Draconic is the language of dragons. It uses its own distinct alphabet. Other native speakers include members of draconic and reptilian races, such as kobolds and wyverns. The language is also used as a primary means of arcane notation throughout Toril.

the Draconic word “rlin’d’kraukh” . . . which means, in Common: “small and somewhat intelligent mammal that is not a transformed dragon nor the favored of a dragon nor carrying a dragon egg or seed or other dragon relic, wittingly or unwittingly, that is, so far as I know, not openly and formally an ally, servant, slave, or worker-in-common-cause with a dragon, but that is a coerced or unwitting pawn I believe I can manipulate, whose behavior I can predict with fair confidence, because of its observed prior behavior under duress or manipulation of myself or other dragonkind.” (This is further colored by usage: a dragon would not use this word of someone they weren't eager to manipulate because they considered the creature to be manipulated relatively weak, unsuitable, or distasteful. They use it for ideal or useful pawns they anticipate using in successful ways.)

Note: by “small and somewhat intelligent,” what is meant is a creature habitually of smaller size than an older-than-newborn-hatchling dragon of my sort, that is intelligent enough to speak, remember messages and individual creatures met in the past, and master at least one articulate language. In other words, humans (and all of the demi-human and humanoid races).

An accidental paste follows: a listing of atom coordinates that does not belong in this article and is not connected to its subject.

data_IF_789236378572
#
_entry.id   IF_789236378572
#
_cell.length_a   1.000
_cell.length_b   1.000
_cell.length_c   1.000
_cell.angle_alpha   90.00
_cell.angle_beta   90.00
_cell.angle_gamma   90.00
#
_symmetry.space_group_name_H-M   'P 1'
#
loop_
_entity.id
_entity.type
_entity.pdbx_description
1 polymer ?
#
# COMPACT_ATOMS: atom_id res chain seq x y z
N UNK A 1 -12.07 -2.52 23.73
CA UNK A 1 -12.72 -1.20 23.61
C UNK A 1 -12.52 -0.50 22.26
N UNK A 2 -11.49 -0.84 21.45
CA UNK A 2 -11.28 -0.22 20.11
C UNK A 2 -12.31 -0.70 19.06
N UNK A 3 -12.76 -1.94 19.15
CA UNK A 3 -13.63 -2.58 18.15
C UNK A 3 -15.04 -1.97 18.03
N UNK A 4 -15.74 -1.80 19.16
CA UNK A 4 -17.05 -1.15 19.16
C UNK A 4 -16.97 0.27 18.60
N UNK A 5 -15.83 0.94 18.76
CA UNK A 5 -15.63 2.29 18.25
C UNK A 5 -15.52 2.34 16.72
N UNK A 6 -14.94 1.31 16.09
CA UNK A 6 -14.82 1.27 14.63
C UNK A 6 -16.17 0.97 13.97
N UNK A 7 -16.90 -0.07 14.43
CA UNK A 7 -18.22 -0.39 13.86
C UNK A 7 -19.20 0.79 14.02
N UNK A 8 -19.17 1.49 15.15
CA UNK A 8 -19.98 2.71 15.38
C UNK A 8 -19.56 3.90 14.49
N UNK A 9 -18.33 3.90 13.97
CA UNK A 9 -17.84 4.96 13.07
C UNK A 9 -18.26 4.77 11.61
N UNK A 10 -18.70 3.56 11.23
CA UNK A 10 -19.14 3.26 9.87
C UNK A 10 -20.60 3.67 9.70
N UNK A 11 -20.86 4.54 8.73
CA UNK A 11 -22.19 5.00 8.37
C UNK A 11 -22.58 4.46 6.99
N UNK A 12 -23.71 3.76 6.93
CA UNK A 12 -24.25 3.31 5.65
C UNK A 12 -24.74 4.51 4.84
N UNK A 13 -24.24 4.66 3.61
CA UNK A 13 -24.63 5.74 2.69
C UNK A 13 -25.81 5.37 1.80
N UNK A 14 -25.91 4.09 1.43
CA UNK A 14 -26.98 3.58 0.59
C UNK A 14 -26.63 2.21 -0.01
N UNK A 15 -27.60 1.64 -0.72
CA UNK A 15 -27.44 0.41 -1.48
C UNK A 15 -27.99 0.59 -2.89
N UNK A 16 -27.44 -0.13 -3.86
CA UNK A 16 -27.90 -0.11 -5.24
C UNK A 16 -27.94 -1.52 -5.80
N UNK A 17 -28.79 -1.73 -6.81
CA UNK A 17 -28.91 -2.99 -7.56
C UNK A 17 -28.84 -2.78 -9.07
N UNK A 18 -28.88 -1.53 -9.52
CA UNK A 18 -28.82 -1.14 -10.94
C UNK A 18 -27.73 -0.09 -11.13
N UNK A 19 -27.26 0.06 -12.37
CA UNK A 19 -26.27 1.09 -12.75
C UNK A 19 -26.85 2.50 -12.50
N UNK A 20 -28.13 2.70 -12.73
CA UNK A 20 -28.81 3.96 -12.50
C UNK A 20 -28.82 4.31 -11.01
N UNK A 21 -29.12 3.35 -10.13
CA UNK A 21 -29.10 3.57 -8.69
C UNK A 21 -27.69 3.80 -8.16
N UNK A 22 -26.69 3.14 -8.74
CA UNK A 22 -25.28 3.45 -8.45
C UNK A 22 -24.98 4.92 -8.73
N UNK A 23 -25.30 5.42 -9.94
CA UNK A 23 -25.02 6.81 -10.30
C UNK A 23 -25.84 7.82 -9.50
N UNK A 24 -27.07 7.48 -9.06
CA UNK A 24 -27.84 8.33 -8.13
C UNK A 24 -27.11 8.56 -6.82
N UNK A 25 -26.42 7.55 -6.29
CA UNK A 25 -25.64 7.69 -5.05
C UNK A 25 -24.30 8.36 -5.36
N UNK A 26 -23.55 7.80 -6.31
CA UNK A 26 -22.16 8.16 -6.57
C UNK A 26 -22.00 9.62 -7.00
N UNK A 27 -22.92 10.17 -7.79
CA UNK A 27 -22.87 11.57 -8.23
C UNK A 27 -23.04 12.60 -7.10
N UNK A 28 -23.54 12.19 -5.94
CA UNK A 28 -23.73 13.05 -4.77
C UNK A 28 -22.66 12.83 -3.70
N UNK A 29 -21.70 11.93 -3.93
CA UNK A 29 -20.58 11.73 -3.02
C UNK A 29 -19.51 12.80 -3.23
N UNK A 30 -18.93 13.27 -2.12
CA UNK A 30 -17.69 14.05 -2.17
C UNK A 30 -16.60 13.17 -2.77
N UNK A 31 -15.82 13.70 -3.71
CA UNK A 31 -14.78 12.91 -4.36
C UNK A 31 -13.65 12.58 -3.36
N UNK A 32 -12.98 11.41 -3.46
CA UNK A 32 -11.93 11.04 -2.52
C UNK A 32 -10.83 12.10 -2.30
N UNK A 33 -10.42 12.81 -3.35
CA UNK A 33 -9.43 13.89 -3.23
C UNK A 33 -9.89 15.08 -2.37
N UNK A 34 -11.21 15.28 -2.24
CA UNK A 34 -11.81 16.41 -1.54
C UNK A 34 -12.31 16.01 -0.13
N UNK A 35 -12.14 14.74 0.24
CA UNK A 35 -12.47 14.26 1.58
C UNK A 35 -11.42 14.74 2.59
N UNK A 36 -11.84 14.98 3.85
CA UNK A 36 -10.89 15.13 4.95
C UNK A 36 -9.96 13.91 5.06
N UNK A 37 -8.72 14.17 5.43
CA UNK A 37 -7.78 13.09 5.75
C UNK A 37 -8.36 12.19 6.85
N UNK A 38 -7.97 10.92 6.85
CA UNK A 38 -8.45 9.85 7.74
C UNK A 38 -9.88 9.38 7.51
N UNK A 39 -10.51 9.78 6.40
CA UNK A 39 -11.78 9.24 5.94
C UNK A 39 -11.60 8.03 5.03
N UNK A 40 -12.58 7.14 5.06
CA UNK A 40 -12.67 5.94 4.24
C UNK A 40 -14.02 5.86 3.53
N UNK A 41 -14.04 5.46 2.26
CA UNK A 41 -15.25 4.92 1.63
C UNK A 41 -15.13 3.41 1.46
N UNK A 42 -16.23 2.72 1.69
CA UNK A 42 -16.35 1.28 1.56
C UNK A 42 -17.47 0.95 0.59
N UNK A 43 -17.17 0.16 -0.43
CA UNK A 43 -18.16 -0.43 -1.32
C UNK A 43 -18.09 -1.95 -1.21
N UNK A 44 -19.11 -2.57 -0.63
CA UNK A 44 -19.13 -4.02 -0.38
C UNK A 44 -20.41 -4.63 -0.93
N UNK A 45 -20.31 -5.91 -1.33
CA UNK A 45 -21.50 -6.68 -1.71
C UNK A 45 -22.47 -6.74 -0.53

There are certainly many more baffling words in the Realms, that have to do with faith-specific religious concepts or school-specific magical details . . . but they are specialized jargon, not difficult to translate at all for those who have the proper frames of reference (are of the right faith with the proper inner teachings, or have the right magical mastery and knowledge). For instance, it’s hard to describe the color green to someone who’s been blind from birth - - and it’s hard to describe the feel of the Weave when working with it in certain manners under particular conditions, to someone who’s never “felt the Weave” because they have no aptitude for the Art at all. But for someone who has shared experiences or guild initiations or technical training with the speaker, word meanings come more easily.